What does it mean when someone gets fired for what they say on the Internet? Is it justice, or mob rule? Are online arguments debates, or harassment? To what extent do gender, class, and race matter when it comes to these issues? This political season has seen its share of ugly behavior. For as long as Donald Trump has had his hat in the ring as a Republican primary contender–and now the presumptive nominee–that behavior has been front and center.
Kathryn Watterson’s Women in Prison: Inside the Concrete Womb had been on my reading list for a while. Having just finished it, I am more convinced than ever that our prison system, as it exists now, is inhumane and criminal. It must be abolished. This book was first published in 1973, and updated in 1996. What is perhaps the most telling is how little changed in the prison system between those years, and how little has changed in the 20 years since.
Graph theory. Maybe you’ve heard of it before. Or maybe you haven’t. If you already know what it is, you won’t learn anything new here. But if you’re unfamiliar, prepare to be informed! Like many terms used in mathematics and computer science, “graph theory” might sound obtuse and impenetrable. In fact, most of us deal with applications of graph theory on a daily basis. Do you use social media like Twitter or Facebook?
With President Obama’s historic visit to Japan, the topic of whether he should formally apologize for the United States dropping nuclear bombs on the cities of Hiroshima and Nagasaki has come up. Obama has said he won’t apologize. But why? The President’s official explanation rings hollow: In an interview with Japanese national broadcaster NHK, Obama said the reality is that leaders often have to make hard choices during times of conflict and no apologies would be included in brief remarks he is expected to make in the western Japanese city.
This site has a lot of links on it. Sometimes, some of them break. What a disaster. I would have no idea which links are broken without either manually checking all of them or using a plugin that automates it. I’m sure you can guess which option I choose. I use Broken Link Checker, which is both simple and very effective. Finding broken links is one thing–doing something about them is another matter, and it wasn’t something I’d thought much about until I decided to find out which links has broken.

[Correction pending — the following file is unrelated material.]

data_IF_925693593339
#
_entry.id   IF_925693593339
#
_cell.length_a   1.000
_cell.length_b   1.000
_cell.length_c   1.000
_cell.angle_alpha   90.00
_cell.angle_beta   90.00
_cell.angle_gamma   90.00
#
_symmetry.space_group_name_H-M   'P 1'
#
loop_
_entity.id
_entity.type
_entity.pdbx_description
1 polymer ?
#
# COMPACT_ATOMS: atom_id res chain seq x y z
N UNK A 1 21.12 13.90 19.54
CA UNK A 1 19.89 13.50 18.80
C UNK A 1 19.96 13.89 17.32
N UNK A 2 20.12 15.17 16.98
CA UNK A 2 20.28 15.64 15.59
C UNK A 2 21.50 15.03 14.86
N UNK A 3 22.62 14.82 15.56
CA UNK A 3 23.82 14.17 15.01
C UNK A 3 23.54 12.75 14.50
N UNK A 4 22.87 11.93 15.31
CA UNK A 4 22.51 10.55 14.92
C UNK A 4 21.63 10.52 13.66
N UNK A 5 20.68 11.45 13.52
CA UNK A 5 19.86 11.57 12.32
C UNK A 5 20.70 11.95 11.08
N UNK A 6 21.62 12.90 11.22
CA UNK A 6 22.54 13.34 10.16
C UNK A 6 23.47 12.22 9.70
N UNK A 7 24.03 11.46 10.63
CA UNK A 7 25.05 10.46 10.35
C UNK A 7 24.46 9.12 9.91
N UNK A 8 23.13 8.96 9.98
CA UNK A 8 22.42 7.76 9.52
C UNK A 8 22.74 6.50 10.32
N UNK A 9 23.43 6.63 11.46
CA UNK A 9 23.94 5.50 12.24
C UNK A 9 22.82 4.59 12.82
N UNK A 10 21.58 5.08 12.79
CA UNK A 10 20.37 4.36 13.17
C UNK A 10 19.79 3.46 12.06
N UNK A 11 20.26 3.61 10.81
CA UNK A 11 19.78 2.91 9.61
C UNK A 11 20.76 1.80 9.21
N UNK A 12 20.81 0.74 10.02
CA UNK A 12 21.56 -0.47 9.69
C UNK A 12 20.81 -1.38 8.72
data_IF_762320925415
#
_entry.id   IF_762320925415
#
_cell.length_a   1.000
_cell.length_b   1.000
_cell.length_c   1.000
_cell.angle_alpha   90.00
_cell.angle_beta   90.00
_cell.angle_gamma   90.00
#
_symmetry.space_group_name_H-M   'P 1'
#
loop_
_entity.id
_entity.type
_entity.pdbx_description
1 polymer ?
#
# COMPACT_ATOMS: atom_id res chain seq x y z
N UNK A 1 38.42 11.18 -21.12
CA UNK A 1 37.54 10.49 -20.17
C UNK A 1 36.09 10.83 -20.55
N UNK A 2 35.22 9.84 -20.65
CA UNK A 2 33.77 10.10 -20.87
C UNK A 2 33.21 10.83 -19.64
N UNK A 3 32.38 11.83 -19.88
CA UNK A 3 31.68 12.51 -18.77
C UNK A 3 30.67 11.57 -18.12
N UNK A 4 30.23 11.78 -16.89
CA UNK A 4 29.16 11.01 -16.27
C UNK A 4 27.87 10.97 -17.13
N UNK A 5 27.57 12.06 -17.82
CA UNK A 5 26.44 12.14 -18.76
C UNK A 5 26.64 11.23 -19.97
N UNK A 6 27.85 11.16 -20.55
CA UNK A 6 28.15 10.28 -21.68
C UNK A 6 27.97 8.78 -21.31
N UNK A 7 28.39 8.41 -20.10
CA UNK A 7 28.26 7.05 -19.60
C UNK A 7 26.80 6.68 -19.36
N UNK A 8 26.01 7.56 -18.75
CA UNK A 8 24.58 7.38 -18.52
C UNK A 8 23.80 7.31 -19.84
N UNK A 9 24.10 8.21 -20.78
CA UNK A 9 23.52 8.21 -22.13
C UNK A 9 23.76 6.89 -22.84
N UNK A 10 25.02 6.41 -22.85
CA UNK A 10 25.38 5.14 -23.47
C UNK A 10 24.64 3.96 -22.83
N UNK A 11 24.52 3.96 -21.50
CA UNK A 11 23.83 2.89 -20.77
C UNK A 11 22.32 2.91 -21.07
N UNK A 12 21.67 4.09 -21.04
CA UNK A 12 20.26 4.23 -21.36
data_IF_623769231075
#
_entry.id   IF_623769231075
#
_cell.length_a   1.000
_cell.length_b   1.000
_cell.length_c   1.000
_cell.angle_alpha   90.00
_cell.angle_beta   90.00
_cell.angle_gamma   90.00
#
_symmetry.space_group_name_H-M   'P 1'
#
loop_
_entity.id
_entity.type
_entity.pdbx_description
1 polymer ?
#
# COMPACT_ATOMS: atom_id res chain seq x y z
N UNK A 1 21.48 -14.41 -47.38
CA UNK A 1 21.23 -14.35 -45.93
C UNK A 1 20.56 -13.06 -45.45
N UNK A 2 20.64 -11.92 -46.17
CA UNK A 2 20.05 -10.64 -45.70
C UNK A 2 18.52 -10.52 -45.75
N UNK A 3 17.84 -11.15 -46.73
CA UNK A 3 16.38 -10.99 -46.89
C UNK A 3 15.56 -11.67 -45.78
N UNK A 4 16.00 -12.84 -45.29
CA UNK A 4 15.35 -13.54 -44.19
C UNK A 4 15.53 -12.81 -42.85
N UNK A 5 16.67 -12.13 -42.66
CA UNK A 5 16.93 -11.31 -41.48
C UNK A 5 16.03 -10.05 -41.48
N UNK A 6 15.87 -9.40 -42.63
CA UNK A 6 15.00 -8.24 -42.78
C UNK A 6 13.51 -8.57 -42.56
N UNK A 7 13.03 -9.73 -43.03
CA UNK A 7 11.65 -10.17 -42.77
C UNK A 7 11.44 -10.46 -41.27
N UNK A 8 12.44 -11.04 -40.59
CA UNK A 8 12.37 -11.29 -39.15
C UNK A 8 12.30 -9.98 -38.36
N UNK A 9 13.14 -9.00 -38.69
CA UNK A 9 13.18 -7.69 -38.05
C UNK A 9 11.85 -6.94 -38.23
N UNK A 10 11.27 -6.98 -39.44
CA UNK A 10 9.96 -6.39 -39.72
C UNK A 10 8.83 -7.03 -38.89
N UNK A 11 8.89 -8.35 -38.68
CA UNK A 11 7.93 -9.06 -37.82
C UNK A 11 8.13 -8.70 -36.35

Another week’s worth of links for your consumption. Enjoy! Politics * [Bernie Sanders, eyeing convention, willing to harm Hillary Clinton in the homestretch](http://www.nytimes.com/2016/05/19/us/politics/bernie-sanderss-campaign-accuses-head-of-dnc-of-favoritism.html?_r=1) -- I don't see this as that big a deal, personally. He has enough support that he should have influence over the convention platform. * [Eyewitness: "Wire" star Wendell Pierce went crazy in hotel fight](http://www.thedailybeast.com/articles/2016/05/16/source-bernie-fan-stopped-wire-star-wendell-pierce-s-alleged-attack-with-knife-threat.html) -- I can understand people disagreeing with one another over which politicians they support, but coming to blows is totally unacceptable, no matter who you are.
Do you pay for what you read online? Probably not. But the market is evolving, and we’re in for an interesting future. People have been trying to monetize online content for as long as the Internet has been commercial. In the early years of the World Wide Web (and several years before), Internet service providers offered unique content–news, games, and other information–that couldn’t be found on their competitors’ services. That was how services like Prodigy, America On-Line, and others differentiated themselves.
With both major American political parties offering fringe candidates this election season, let’s look at the relationship between those fringes and the so-called moderates who are said to represent most of the country. First, we have to know what we’re talking about. The reality is that most Americans are not moderate–that is to say, not politically centrist–even limiting ourselves to the American political spectrum. For one, most people may consider themselves “moderate” while holding decidedly partisan positions, even extreme ones.
Ethics in video games (not to be confused withethics in video game journalism) is a favorite topic of mine. Given my recent interest (“obsession,” if you prefer) in the 4X strategy game Stellaris, it’s an area whose time has come to revisit. Starting with the basics: if you don’t know what a 4X game is, it is a type of strategy game, so called because of the four main activities that characterize such games–eXplore, eXpand, eXploit, eXterminate.
For Americans, it seems that freedom and capitalism have, at some point in our history, become interchangeable concepts. There is no freedom without the ability to own and control capital, and capital that cannot be used as its owner wishes cannot be considered freedom. But is this really right? You’ve probably guessed already that the answer is “no.” But it’s why that matters. How did we come to link these ideas together, and what purpose does it serve?